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Hot But Not Bothered: Global Climate Shift Gets Chilly Reception Down Under

Alexander McManis | Climate Change & Energy Security Fellow

Australia has long been an outlier on climate change. While it contributes only about one per cent of global emissions, it has the third-highest emissions per capita. Australia’s Paris Agreement target to reduce its greenhouse gas emissions by 26-28% compared to 2005 levels by 2030 is significantly smaller than what other countries agreed to. That lack of ambition has become harder to justify.

Over the last two months, three of Asia's largest economies have made significant climate policy announcements. In September, China, the world's largest greenhouse gas emitter, announced it would reach net-zero emissions by 2060. That was closely followed in October with Japan and South Korea both announcing they would reach net-zero emissions by 2050, a commitment that will be matched by the incoming Biden administration in the US. Australia is looking more alone than ever in its refusal to embrace a mid-century target, and is about to come under increasing economic and diplomatic pressure to change its climate policies.

Diplomatic Pressure

Australia is running out of friends when it comes to climate change. It was criticised at last year's Pacific Forum for blocking communique language that proposed ending coal mining. Australia was in the firing line again last December after it played an obstructionist role at COP25 in Madrid, trying to weaken global carbon market rules to allow it to use Kyoto carry-over credits.

The United Kingdom, usually a close ally of Australia, has been ramping up the pressure on Australia ahead of the COP26 summit in Glasgow next year. The British High Commissioner met with Australia's foreign and energy ministers in 2019, lobbying Australia to increase its emissions reductions target. British Prime Minister Boris Johnson then raised the net-zero target in a phone call with Australian Prime Minister Scott Morrison last month, encouraging him to take “bold action” on climate change. This was the most public example of diplomatic pressure on Australia yet, and forced Morrison to answer uncomfortable questions about his unambitious policies.

Australia may face even sterner criticism from the incoming Biden administration. Australia has benefited from the US' dismissive attitude to climate change under President Trump. Much of Australia’s focus on energy and reliance on new technological advancements mimics the White House’s recent approach. It is unlikely to impress a President Biden. The Biden administration plans to "use every tool of American foreign policy to push the rest of the world to raise their ambitions." While he did not raise the 2050 target with Morrison in their first phone call, it is likely US leaders will be putting climate change front and centre in conversations with their Australian counterparts in the years ahead.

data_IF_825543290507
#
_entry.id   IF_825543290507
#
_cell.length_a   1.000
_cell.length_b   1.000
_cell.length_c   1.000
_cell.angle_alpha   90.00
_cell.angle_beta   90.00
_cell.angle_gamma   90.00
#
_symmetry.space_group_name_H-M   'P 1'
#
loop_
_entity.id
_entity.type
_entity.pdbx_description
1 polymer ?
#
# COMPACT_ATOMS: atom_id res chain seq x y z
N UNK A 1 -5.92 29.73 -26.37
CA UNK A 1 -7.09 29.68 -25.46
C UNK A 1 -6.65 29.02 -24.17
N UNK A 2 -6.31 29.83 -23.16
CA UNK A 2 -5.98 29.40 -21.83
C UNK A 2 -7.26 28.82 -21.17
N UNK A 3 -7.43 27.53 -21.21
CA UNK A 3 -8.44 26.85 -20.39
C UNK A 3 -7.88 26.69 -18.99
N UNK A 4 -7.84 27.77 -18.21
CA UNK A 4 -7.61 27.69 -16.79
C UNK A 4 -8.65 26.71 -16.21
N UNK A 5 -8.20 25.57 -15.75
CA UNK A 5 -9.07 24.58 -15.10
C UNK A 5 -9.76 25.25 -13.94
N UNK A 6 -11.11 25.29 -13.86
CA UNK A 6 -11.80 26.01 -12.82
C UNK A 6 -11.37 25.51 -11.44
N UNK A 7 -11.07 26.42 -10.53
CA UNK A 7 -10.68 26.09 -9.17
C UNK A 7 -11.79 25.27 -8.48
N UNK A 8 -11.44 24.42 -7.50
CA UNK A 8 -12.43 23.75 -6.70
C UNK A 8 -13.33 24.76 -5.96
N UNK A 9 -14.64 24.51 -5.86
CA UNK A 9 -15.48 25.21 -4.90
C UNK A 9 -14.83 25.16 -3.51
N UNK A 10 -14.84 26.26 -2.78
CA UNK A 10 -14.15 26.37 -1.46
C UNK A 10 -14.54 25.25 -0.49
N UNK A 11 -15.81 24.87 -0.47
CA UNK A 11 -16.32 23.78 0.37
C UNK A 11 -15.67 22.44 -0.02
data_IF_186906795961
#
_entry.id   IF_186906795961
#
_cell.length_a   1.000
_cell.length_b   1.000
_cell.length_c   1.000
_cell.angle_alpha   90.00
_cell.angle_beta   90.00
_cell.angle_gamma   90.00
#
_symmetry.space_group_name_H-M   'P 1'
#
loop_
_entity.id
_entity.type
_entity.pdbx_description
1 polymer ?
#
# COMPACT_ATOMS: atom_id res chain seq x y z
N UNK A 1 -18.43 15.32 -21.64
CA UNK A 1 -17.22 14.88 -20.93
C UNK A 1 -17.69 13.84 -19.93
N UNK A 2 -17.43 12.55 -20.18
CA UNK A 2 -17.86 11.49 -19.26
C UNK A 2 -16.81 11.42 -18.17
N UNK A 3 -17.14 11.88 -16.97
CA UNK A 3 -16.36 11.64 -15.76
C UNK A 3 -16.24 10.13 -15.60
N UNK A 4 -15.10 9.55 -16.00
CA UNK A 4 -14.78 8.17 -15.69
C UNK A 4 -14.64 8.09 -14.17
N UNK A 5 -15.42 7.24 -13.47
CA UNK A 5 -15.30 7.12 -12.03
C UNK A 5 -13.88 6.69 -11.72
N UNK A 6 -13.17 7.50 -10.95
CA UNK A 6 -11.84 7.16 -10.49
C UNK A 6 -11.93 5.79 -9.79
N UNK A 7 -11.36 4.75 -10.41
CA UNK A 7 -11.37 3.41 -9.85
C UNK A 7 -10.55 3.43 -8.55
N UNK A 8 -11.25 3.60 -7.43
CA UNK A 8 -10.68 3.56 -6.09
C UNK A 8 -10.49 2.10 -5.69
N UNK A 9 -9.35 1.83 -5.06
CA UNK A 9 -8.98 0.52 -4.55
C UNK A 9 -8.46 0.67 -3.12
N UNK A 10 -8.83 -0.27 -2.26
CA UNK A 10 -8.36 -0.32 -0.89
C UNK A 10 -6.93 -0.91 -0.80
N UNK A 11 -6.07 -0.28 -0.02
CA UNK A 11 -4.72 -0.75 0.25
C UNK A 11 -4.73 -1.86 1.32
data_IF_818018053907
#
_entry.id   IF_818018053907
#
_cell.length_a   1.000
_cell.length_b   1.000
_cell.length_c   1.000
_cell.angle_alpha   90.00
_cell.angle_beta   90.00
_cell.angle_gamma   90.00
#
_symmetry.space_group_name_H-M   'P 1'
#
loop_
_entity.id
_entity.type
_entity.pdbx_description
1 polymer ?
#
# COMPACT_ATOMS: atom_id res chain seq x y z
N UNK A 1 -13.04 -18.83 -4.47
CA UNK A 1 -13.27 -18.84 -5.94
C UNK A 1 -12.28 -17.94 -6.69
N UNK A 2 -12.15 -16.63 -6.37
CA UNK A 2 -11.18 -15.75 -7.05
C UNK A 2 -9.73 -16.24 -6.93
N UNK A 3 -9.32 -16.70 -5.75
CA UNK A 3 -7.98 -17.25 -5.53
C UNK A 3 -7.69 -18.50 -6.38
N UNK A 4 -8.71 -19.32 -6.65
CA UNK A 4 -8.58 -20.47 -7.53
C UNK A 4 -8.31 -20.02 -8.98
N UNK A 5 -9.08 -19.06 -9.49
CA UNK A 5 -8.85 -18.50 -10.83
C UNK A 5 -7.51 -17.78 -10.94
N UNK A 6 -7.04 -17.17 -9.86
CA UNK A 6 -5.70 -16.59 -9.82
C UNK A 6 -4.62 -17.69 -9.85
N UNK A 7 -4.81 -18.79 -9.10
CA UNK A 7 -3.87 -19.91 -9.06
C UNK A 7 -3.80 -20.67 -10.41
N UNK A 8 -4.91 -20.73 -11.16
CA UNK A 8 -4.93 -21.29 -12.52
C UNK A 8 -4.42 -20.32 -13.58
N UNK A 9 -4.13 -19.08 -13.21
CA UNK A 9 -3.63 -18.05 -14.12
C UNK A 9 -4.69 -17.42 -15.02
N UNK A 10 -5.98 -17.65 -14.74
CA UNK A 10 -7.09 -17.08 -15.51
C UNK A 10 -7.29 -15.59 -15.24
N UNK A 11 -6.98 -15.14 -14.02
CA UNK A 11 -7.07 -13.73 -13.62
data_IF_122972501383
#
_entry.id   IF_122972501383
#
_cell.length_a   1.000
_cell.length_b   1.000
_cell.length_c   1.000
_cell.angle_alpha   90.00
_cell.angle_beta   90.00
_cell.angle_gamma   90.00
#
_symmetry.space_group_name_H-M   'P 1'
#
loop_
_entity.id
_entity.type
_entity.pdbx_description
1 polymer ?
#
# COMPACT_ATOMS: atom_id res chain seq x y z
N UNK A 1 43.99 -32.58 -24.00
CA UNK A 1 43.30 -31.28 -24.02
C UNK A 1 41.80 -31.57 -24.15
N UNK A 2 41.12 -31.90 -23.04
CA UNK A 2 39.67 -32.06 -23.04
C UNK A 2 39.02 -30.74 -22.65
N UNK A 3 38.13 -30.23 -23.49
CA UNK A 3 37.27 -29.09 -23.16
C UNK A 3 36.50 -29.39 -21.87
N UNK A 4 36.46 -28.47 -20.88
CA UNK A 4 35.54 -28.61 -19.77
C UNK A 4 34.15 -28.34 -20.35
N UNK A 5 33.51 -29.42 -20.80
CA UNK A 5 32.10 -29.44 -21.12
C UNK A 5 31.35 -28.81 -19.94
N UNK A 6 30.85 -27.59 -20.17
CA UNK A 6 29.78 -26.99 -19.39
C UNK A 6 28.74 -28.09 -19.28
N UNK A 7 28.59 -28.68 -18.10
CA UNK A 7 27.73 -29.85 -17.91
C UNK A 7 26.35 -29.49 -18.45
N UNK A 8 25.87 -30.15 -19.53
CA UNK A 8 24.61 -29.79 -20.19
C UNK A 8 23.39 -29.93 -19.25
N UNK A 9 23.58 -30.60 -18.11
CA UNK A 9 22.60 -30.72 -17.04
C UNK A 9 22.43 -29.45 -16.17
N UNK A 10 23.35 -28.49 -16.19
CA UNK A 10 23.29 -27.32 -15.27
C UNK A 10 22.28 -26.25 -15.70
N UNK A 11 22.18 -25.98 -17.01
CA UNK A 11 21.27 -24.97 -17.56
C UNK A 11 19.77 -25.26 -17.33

Morrison will not bow to international pressure easily. Responding to questions about his call with Johnson, Morrison declared that Australia's policies "won't be set in any part of the world other than here”. But even if Australia was to take a purely self-interested approach to determine climate policy, there are some good reasons to re-evaluate its stance.

Economic Exposure

Australia should be worried about the economic impact of China, Japan and South Korea's announcements. In 2018 those three countries took in 53 per cent and 80 per cent of Australia's coal and gas exports respectively, worth about $30 billion. Those exports will decline as the three countries transition away from fossil fuel to meet their emissions reductions targets. That will have a serious impact on the Australian economy, which is highly reliant on fossil fuel exports. Australia needs to diversity its exports and increase its presence in green markets to maintain its prosperity.

Trade with other markets could also be affected by climate considerations. Exporting to the EU could become more costly in the near future with "carbon border adjustment" fees being imposed on imports. International investors are also becoming wearier of Australian bonds, with Sweden dumping Australian sovereign bonds last year over concerns about inaction on climate change. Internationally there is a growth in regulations requiring companies to disclose their 'climate risk'. This could make Australia a less attractive market for investors.

The Tide Turns Domestically

Australian federal climate policy has been stymied for many years by an entrenched fossil fuel lobby. But state governments are becoming more ambitious. All states and territories support targets for net-zero emission by 2050, and New South Wales has made significant changes to its renewable energy policy, estimated to incentivise $32 billion in private investment.

Public opinion also supports greater action. The Australia Institute found 68 per cent of Australians supported setting a national target for net-zero emissions by 2050, and 62 per cent believed Australia should not wait for other countries to act before strengthening its emissions reductions target. There is an appetite for a change in policy at the federal level.

Australia is walking into a diplomatic maelstrom and economic turbulence it seems unwilling to acknowledge. Countries are less prepared than ever to stay silent as Australia continues to emit excessively, worsening climate change around the world. Neither will the global economy wait for Australia to get its act together before undertaking a zero-carbon transition. Australia needs to instate a program for serious emissions reductions before it faces the consequences of inaction.

Alexander McManis is the Climate Change & Energy Security Fellow for Young Australians in International Affairs.


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